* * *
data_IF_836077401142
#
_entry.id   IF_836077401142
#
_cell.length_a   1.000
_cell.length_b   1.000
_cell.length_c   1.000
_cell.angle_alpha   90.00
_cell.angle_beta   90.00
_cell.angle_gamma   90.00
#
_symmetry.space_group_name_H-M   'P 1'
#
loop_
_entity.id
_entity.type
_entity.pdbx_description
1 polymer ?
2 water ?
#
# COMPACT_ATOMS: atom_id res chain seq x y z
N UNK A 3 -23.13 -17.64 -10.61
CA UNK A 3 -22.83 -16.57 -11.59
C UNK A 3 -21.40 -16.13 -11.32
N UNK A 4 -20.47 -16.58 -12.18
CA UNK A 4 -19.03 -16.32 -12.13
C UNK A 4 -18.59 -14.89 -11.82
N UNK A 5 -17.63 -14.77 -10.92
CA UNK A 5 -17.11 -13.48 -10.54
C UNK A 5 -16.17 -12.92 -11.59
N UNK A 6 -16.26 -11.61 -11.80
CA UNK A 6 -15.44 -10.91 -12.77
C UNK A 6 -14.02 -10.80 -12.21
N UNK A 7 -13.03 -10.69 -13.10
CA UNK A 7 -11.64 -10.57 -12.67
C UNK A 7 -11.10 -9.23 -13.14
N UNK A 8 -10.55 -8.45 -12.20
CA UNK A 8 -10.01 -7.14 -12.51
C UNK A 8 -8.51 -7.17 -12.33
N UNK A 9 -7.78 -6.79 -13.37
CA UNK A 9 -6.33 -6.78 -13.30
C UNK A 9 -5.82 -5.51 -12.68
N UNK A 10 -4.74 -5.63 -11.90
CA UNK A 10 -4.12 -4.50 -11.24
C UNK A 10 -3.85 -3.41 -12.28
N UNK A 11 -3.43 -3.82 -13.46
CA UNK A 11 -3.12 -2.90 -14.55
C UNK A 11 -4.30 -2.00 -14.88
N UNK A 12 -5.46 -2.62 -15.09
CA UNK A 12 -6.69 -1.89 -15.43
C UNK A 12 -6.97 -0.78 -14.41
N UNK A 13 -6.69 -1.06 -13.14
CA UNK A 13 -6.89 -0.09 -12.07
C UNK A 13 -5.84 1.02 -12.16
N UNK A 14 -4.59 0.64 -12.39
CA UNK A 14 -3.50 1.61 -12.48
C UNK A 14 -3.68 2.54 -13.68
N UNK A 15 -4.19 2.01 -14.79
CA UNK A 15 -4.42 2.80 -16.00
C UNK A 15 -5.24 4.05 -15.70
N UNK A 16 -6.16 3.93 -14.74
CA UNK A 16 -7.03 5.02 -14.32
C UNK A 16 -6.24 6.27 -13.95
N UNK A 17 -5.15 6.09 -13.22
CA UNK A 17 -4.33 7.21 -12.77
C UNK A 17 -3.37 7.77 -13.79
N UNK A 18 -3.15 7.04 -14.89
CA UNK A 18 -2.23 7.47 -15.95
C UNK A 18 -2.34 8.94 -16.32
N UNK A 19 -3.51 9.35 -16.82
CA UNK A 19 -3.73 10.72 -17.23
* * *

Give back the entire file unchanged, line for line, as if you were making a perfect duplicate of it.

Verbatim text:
data_IF_836077401142
#
_entry.id   IF_836077401142
#
_cell.length_a   1.000
_cell.length_b   1.000
_cell.length_c   1.000
_cell.angle_alpha   90.00
_cell.angle_beta   90.00
_cell.angle_gamma   90.00
#
_symmetry.space_group_name_H-M   'P 1'
#
loop_
_entity.id
_entity.type
_entity.pdbx_description
1 polymer ?
2 water ?
#
# COMPACT_ATOMS: atom_id res chain seq x y z
N UNK A 3 -23.13 -17.64 -10.61
CA UNK A 3 -22.83 -16.57 -11.59
C UNK A 3 -21.40 -16.13 -11.32
N UNK A 4 -20.47 -16.58 -12.18
CA UNK A 4 -19.03 -16.32 -12.13
C UNK A 4 -18.59 -14.89 -11.82
N UNK A 5 -17.63 -14.77 -10.92
CA UNK A 5 -17.11 -13.48 -10.54
C UNK A 5 -16.17 -12.92 -11.59
N UNK A 6 -16.26 -11.61 -11.80
CA UNK A 6 -15.44 -10.91 -12.77
C UNK A 6 -14.02 -10.80 -12.21
N UNK A 7 -13.03 -10.69 -13.10
CA UNK A 7 -11.64 -10.57 -12.67
C UNK A 7 -11.10 -9.23 -13.14
N UNK A 8 -10.55 -8.45 -12.20
CA UNK A 8 -10.01 -7.14 -12.51
C UNK A 8 -8.51 -7.17 -12.33
N UNK A 9 -7.78 -6.79 -13.37
CA UNK A 9 -6.33 -6.78 -13.30
C UNK A 9 -5.82 -5.51 -12.68
N UNK A 10 -4.74 -5.63 -11.90
CA UNK A 10 -4.12 -4.50 -11.24
C UNK A 10 -3.85 -3.41 -12.28
N UNK A 11 -3.43 -3.82 -13.46
CA UNK A 11 -3.12 -2.90 -14.55
C UNK A 11 -4.30 -2.00 -14.88
N UNK A 12 -5.46 -2.62 -15.09
CA UNK A 12 -6.69 -1.89 -15.43
C UNK A 12 -6.97 -0.78 -14.41
N UNK A 13 -6.69 -1.06 -13.14
CA UNK A 13 -6.89 -0.09 -12.07
C UNK A 13 -5.84 1.02 -12.16
N UNK A 14 -4.59 0.64 -12.39
CA UNK A 14 -3.50 1.61 -12.48
C UNK A 14 -3.68 2.54 -13.68
N UNK A 15 -4.19 2.01 -14.79
CA UNK A 15 -4.42 2.80 -16.00
C UNK A 15 -5.24 4.05 -15.70
N UNK A 16 -6.16 3.93 -14.74
CA UNK A 16 -7.03 5.02 -14.32
C UNK A 16 -6.24 6.27 -13.95
N UNK A 17 -5.15 6.09 -13.22
CA UNK A 17 -4.33 7.21 -12.77
C UNK A 17 -3.37 7.77 -13.79
N UNK A 18 -3.15 7.04 -14.89
CA UNK A 18 -2.23 7.47 -15.95
C UNK A 18 -2.34 8.94 -16.32
N UNK A 19 -3.51 9.35 -16.82
CA UNK A 19 -3.73 10.72 -17.23